Robert Ressler

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Robert K. Ressler (February 21, 1937 – May 5, 2013) was a former FBI agent and author. He played a significant role in the psychological profiling of violent offenders in the 1970s and is often credited with coining the English term "serial killer".[1]

Life and career[edit]

Born in Chicago, he served in the U.S. Army before joining the FBI in 1970. Ressler was recruited into the Behavioral Science Unit that deals with drawing up psychological profiles of violent offenders who typically select victims at random, such as rapists and serial killers.

In the early 1980s, Ressler helped to organize the interviews of thirty-six incarcerated serial killers in order to find parallels between such criminals' backgrounds and motives. He was also instrumental in setting up Vi-CAP (Violent Criminal Apprehension Program). This consists of a centralized computer database of information on unsolved homicides. Information is gathered from local police forces and cross-referenced with other unsolved killings across the United States. Working on the basis that most serial killers claim similar victims with a standard method (modus operandi) it hopes to spot early on when a killer is carrying out crimes in different jurisdictions. This was primarily a response to the appearance of nomadic killers who committed crimes in different areas. So long as the killer kept on the move, the police forces in each state would be unaware that there were multiple victims and would just be investigating a single homicide each, unaware that other police forces had similar crimes. Vi-CAP would help individual police forces determine if they were hunting for the same perpetrator so that they could share and correlate information with one another, increasing their chances of identifying a suspect.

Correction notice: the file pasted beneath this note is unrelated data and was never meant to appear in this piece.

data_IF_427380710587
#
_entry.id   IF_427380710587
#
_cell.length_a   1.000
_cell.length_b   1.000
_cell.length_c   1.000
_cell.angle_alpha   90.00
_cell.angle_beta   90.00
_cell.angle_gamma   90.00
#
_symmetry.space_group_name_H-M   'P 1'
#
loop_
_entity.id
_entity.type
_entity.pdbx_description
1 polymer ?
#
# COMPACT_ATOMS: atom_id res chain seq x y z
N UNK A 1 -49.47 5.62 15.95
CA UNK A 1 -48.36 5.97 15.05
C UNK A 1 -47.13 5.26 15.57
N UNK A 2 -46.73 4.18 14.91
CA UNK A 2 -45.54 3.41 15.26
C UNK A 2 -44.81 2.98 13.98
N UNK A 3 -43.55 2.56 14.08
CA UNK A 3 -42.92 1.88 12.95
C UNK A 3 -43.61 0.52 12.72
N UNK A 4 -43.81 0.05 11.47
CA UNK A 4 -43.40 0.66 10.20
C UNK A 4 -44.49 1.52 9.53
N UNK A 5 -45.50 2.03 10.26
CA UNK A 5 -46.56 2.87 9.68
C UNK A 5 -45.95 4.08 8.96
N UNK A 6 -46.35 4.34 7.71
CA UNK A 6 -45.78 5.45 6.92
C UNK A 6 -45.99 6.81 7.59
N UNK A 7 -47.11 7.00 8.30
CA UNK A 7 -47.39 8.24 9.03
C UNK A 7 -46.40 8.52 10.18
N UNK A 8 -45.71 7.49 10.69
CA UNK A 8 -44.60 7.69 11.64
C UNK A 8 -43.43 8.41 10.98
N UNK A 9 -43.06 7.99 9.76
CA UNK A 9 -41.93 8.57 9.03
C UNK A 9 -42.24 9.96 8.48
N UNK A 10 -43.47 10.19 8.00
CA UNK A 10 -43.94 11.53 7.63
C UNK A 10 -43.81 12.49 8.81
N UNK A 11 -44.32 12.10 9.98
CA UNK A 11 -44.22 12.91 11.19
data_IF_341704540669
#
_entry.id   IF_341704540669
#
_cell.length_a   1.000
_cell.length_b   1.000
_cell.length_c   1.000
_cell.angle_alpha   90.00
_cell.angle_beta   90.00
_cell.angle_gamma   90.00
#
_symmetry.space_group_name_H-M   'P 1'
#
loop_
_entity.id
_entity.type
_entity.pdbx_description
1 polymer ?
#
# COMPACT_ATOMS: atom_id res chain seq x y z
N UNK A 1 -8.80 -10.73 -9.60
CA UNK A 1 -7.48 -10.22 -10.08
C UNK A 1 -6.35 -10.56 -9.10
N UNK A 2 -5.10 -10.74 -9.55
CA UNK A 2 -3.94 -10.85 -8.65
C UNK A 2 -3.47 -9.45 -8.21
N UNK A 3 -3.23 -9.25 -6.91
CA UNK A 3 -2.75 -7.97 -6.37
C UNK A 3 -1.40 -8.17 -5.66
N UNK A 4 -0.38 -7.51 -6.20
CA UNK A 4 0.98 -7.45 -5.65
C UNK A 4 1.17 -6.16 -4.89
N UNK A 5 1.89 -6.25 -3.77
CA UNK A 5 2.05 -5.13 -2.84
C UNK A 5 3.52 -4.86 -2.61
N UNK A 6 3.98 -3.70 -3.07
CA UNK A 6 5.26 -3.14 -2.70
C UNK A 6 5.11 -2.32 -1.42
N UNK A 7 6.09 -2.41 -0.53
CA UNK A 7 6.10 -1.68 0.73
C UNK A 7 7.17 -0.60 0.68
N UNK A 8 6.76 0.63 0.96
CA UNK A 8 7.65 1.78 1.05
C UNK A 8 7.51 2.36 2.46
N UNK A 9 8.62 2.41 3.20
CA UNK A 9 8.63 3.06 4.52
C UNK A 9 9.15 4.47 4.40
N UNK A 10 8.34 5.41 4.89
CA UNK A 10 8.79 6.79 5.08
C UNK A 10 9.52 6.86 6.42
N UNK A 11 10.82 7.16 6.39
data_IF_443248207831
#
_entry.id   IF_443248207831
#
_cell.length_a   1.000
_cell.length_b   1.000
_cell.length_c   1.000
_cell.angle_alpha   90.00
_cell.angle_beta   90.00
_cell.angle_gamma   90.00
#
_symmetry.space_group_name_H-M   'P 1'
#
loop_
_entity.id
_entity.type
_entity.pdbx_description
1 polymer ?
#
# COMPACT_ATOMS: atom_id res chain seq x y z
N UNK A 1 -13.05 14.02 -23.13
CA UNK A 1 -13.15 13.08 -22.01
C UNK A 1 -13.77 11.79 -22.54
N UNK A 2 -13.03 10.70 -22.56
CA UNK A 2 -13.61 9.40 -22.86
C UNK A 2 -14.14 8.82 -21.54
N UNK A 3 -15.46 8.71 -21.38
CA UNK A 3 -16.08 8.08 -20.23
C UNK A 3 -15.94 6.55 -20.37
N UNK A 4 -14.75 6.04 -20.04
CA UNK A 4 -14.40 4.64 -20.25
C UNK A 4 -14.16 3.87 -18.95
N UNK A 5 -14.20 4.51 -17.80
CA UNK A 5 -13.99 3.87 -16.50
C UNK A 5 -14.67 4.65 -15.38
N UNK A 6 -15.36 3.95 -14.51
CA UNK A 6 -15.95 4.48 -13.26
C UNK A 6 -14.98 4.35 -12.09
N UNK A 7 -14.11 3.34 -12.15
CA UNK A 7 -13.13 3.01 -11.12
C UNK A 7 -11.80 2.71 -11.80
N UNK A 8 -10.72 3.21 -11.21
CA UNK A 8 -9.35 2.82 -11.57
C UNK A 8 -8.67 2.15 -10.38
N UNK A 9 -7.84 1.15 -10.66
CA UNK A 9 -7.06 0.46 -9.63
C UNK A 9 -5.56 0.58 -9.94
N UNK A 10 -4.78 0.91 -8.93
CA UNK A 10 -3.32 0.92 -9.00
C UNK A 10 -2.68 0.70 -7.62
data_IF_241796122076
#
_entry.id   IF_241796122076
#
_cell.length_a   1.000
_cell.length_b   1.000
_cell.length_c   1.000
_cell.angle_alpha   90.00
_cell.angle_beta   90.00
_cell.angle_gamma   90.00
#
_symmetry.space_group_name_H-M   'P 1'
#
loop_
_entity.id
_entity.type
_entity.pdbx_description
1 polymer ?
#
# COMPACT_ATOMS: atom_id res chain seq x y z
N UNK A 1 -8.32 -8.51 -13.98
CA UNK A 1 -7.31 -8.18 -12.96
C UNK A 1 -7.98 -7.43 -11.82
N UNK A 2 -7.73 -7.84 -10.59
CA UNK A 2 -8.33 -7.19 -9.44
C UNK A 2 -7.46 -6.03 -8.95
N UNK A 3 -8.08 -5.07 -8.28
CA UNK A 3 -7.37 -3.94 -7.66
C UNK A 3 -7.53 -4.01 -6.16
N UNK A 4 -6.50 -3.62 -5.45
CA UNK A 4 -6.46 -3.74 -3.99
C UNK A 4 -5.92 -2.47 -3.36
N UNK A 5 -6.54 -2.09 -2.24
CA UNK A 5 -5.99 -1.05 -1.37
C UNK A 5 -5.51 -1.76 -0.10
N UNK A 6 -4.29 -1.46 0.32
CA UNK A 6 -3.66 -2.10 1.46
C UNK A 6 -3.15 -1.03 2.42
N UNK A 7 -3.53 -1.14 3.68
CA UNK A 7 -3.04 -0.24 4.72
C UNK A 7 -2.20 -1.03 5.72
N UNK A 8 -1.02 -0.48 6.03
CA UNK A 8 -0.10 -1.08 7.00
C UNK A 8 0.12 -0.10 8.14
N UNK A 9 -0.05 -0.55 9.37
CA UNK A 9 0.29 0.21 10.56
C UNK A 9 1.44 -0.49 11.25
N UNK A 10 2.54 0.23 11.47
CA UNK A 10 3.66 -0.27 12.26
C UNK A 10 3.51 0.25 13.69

He worked on many cases of serial homicide such as Jeffrey Dahmer, Richard Chase and John Joubert.

Ressler retired from the FBI in 1990 and authored a number of books about serial murder. He actively gave lectures to students and police forces on the subject of criminology, and in 1993 was brought in to London to assist in the investigation into the murders committed by Colin Ireland.

Ressler's visit to Ciudad Juárez (in Mexico) to investigate the still-active femicides occurring there served as inspiration for the character Albert Kessler in Roberto Bolaño's novel 2666.[2]


Ressler died at his home in Spotsylvania County, Virginia on Sunday May 5th, 2013 from Parkinson's Disease. He was 76 years old. He is survived by his wife Helen Grazer Ressler, his son Lt. Col. Aaron R. Ressler, daughters Allison R. Tsiumus and Betsy S. Hamlin, 3 grandchildren and 3 step grandchildren.[3]

Books by Robert Ressler[edit]

  • Sexual Homicide: Patterns and Motives (with Ann W. Burgess, John E. Douglas, Ann Wolbert Burgess) (1988)
  • Whoever Fights Monsters: My Twenty Years Tracking Serial Killers for the FBI (with Tom Shachtman) (1992)
  • Justice Is Served (with Tom Shachtman) (1994)
  • I Have Lived In the Monster (with Tom Shachtman) (1998)

See also[edit]


External links[edit]